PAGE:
The U.S. government says it doesn’t have a problem with North Korean satellites in space, just as long as they aren’t launched on North Korean rockets.
That distinction could be important in coming months as North Korea moves towards attempting to put a second satellite into space.
When North Korea last launched a satellite in December 2012, it ended up attracting additional sanctions from the U.N. Security Council because it was judged to be in violation of an existing U.N. resolution that banned North Korea from conducting missile tests.
While not a missile, the Unha-3 rocket is suspected of using almost identical technology and so the launches are said by critics to be nothing more than missile tests in disguise.
There hasn’t been a launch for more than two years, but a North Korean official told the Associated Press earlier this month that it’s planning to place a further satellite into orbit.
That announcement was met with a frosty reception in Washington.
“Any rocket capable of placing an object in orbit is directly relevant to the development of long-range ballistic missiles, as many ballistic missile and space launch vehicle technologies are virtually identical and interchangeable,” said State Dept. spokeswoman Marie Harf during a briefing on June 4.
“So we’ll be watching this. It could very likely contravene U.N. Security Council resolutions,” she said.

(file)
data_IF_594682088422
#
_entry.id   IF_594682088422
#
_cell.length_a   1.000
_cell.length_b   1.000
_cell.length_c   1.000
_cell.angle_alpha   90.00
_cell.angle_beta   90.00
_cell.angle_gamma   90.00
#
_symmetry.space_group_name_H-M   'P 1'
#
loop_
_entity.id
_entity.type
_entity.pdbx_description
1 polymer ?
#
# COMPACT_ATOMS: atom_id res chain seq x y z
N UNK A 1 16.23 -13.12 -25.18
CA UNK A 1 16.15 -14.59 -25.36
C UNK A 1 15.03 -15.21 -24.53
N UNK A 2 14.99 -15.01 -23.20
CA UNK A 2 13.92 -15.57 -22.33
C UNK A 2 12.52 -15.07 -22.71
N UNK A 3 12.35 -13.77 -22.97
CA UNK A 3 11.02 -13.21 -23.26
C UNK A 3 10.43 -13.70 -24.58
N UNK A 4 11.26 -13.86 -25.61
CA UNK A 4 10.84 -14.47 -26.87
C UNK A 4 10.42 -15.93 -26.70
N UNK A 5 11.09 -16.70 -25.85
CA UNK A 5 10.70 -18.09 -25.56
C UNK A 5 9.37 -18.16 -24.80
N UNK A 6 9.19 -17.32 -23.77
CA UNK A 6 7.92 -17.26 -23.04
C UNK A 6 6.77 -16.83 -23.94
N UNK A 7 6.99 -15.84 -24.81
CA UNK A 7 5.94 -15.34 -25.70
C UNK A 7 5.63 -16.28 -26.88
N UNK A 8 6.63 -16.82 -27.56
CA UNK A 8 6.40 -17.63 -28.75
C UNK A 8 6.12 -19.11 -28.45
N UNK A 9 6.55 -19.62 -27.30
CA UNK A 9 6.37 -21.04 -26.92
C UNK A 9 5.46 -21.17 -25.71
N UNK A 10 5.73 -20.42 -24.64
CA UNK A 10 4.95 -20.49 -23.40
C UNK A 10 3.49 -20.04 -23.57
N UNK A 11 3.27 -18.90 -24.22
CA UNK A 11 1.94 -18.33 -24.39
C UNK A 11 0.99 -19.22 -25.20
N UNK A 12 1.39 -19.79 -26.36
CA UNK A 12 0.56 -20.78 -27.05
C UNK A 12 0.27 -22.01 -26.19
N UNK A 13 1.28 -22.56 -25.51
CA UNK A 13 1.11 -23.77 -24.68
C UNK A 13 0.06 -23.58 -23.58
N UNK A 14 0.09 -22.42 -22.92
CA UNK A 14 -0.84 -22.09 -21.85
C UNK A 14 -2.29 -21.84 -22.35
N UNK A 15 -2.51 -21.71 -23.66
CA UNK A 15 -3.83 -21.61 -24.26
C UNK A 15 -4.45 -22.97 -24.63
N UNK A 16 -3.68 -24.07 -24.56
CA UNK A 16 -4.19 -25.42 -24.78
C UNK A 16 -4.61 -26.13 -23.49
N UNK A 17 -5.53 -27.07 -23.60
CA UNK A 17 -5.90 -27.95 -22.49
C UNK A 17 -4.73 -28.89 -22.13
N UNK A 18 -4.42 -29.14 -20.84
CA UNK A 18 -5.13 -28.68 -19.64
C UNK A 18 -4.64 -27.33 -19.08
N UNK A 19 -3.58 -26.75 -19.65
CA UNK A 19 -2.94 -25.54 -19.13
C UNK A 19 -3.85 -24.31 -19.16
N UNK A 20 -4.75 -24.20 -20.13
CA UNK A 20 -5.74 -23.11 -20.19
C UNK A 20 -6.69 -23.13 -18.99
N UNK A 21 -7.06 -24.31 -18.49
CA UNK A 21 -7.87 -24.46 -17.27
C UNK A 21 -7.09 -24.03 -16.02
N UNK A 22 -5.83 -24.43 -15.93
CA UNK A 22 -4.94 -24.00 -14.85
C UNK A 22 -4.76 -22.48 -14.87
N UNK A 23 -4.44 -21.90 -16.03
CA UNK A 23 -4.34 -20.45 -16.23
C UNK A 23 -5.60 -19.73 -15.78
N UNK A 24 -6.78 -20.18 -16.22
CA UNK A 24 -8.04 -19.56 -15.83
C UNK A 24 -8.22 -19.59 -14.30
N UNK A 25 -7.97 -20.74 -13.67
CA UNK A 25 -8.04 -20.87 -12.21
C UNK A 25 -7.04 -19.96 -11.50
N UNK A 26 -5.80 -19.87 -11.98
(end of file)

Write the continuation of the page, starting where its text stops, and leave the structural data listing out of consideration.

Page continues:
That prompted reporters to ask about a distinction between the satellite and the launch itself. Here’s video of the exchange:
At the time, the question wasn’t answered, but on Monday a State Department spokesperson told North Korea Tech that a North Korean satellite itself isn’t its concern.
Other countries are not prohibited from launching North Korean satellites, as long as the launches are carried out in accordance with international law, including the obligations in U.N. Security Council resolutions, the spokesperson said.
North Korea has been unusually happy to follow international law when it comes to mechanics of its satellite launches.
It’s made sure to signal each launch attempt to the International Maritime Organization and International Civil Aviation Organization so ships and aircraft can be kept at a safe distance and, after the 2012 launch resulted in success, it registered its satellite with the United Nations.
All of that allows it to say it’s being treated unfairly, because it’s simply doing what neighboring countries do.
On Saturday, it said as much in an article carried on the state-run Korea Central News Agency.
“The DPRK’s satellite launch for peaceful purposes is inviolable as it is an exercise of a legitimate independent right of a sovereign state publicly recognized by international law, which is above UNSC resolutions,” the article read in part.
But that argument doesn’t address the U.N. Security Council resolutions.
It’s also a fairly easy distinction for the U.S. to make. With the cost of a satellite launch in the tens of millions of dollars, it’s not something North Korea can really afford anyway.